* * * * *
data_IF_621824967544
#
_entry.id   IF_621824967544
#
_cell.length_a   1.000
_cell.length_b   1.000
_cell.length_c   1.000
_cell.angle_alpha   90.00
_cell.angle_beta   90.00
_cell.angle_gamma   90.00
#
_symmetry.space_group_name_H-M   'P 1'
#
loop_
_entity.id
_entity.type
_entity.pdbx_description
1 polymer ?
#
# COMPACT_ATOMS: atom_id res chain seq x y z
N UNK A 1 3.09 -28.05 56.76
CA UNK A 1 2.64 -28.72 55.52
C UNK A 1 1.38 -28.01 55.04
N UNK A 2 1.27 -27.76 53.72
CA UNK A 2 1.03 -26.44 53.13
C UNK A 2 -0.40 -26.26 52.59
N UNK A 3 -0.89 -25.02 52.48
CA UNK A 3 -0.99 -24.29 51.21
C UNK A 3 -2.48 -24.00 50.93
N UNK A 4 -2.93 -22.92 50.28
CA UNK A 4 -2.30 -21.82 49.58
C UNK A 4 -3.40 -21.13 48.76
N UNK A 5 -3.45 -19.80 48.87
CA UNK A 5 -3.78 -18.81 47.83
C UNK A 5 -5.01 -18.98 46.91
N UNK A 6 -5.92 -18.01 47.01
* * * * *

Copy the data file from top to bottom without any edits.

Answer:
data_IF_621824967544
#
_entry.id   IF_621824967544
#
_cell.length_a   1.000
_cell.length_b   1.000
_cell.length_c   1.000
_cell.angle_alpha   90.00
_cell.angle_beta   90.00
_cell.angle_gamma   90.00
#
_symmetry.space_group_name_H-M   'P 1'
#
loop_
_entity.id
_entity.type
_entity.pdbx_description
1 polymer ?
#
# COMPACT_ATOMS: atom_id res chain seq x y z
N UNK A 1 3.09 -28.05 56.76
CA UNK A 1 2.64 -28.72 55.52
C UNK A 1 1.38 -28.01 55.04
N UNK A 2 1.27 -27.76 53.72
CA UNK A 2 1.03 -26.44 53.13
C UNK A 2 -0.40 -26.26 52.59
N UNK A 3 -0.89 -25.02 52.48
CA UNK A 3 -0.99 -24.29 51.21
C UNK A 3 -2.48 -24.00 50.93
N UNK A 4 -2.93 -22.92 50.28
CA UNK A 4 -2.30 -21.82 49.58
C UNK A 4 -3.40 -21.13 48.76
N UNK A 5 -3.45 -19.80 48.87
CA UNK A 5 -3.78 -18.81 47.83
C UNK A 5 -5.01 -18.98 46.91
N UNK A 6 -5.92 -18.01 47.01